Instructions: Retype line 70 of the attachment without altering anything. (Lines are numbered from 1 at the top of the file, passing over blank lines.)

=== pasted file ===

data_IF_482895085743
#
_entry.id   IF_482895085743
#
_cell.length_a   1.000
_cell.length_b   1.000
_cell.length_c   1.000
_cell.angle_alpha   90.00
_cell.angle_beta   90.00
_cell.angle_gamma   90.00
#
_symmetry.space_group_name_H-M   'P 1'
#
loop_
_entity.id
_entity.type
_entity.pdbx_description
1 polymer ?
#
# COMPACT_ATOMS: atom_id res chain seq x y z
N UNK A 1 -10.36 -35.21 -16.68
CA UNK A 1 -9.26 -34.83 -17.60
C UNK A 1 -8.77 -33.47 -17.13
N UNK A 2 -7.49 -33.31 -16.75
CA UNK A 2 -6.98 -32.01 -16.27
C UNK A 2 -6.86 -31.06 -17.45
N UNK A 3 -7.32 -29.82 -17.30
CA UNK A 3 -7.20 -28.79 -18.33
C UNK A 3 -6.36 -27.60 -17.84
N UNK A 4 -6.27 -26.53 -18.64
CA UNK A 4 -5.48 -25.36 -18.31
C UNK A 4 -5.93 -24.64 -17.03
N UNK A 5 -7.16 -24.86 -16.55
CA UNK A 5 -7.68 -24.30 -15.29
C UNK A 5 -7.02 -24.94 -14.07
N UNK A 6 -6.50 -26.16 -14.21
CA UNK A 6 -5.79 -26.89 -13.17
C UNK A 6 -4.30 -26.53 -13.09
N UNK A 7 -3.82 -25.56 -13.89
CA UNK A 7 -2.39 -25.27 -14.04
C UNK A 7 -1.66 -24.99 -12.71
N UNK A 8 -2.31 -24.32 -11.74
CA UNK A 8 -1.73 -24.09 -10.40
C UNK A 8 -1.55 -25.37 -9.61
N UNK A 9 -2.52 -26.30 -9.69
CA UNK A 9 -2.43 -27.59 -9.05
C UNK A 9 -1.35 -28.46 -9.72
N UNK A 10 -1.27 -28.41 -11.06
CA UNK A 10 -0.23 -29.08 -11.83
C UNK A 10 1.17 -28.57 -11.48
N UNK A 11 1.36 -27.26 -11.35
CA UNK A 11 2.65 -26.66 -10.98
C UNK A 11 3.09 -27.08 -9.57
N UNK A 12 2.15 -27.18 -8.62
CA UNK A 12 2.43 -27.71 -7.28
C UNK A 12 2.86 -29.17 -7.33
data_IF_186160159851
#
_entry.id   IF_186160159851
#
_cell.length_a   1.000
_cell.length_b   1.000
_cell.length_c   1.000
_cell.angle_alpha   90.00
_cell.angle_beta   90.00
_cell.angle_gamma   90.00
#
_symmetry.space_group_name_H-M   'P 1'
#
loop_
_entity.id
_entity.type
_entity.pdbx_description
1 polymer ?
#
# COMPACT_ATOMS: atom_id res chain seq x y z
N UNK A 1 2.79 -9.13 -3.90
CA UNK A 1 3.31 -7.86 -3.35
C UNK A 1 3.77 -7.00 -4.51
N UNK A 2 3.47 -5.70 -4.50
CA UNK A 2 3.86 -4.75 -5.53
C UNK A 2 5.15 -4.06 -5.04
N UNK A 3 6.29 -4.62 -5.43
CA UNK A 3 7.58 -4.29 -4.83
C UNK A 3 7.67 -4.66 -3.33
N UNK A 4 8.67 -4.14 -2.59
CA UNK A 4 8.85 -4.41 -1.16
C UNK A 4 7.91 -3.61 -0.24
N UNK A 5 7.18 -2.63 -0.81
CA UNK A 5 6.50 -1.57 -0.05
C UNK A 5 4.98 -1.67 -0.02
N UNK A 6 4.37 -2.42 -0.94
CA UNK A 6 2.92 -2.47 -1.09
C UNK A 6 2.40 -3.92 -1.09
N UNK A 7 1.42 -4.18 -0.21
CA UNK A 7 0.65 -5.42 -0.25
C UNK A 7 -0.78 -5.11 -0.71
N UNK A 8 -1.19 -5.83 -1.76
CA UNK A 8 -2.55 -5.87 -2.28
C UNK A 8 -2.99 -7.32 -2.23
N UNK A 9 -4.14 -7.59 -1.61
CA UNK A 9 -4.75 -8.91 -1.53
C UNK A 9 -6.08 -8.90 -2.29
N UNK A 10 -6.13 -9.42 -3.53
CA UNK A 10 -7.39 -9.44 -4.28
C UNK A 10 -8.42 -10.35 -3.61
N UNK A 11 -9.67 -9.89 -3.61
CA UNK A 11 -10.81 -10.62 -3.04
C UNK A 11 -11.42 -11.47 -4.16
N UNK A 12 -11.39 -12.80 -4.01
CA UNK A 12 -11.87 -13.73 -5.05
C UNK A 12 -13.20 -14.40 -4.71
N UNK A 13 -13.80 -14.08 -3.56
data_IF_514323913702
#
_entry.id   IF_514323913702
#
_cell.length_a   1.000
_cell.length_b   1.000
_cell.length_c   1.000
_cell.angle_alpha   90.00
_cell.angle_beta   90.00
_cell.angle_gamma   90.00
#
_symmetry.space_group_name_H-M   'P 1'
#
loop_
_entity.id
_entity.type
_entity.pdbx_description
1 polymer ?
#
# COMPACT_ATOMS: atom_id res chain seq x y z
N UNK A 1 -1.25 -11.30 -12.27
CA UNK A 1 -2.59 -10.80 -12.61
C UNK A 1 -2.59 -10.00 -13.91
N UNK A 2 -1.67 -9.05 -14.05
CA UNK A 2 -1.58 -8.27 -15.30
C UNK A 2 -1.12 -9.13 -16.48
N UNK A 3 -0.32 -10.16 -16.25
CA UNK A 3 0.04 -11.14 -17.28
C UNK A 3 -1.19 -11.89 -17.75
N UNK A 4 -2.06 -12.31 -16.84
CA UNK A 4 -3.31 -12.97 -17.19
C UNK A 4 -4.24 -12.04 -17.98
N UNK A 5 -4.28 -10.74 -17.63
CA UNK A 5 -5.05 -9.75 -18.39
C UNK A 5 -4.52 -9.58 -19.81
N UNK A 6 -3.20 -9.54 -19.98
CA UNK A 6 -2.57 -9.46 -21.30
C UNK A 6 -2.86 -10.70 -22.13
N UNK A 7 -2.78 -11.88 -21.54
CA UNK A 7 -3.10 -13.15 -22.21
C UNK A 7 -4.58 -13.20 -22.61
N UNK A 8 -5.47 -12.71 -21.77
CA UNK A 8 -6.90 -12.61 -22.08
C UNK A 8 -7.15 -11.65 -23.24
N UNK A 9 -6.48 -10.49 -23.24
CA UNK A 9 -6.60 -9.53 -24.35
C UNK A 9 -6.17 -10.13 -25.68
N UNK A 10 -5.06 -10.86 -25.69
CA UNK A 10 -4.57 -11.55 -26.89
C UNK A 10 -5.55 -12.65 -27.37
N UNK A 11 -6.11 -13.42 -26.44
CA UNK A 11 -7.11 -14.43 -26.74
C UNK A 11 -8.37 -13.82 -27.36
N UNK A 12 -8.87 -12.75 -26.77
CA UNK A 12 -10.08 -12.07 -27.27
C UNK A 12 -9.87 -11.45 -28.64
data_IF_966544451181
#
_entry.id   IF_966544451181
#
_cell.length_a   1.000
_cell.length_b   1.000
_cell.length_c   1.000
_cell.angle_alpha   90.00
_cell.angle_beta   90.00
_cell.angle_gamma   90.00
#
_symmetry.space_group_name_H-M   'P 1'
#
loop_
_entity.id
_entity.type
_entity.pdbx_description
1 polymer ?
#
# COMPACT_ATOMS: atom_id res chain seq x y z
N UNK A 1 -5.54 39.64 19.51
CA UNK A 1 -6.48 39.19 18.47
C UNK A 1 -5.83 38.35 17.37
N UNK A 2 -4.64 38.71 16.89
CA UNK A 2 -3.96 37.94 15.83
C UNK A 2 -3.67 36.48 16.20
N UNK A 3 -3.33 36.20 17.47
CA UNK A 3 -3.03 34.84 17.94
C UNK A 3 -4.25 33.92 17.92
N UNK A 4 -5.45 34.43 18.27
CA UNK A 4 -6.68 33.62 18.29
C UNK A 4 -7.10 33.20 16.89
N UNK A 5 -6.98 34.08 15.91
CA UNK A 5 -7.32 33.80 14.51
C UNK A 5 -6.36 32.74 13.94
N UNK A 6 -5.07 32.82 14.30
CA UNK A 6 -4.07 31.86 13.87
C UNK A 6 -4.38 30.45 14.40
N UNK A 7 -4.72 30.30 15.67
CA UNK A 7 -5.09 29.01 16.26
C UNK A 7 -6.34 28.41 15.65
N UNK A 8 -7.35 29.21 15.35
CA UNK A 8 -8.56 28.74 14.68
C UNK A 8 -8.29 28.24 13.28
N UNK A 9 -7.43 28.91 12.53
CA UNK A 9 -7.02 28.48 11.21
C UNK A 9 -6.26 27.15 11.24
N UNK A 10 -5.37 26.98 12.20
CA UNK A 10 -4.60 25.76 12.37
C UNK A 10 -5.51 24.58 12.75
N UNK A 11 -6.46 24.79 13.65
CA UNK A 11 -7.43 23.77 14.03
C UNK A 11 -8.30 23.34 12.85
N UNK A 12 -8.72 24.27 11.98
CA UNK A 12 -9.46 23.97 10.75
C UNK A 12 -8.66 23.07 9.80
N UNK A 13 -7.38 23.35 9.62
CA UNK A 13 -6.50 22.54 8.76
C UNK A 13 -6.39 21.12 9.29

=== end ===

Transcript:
loop_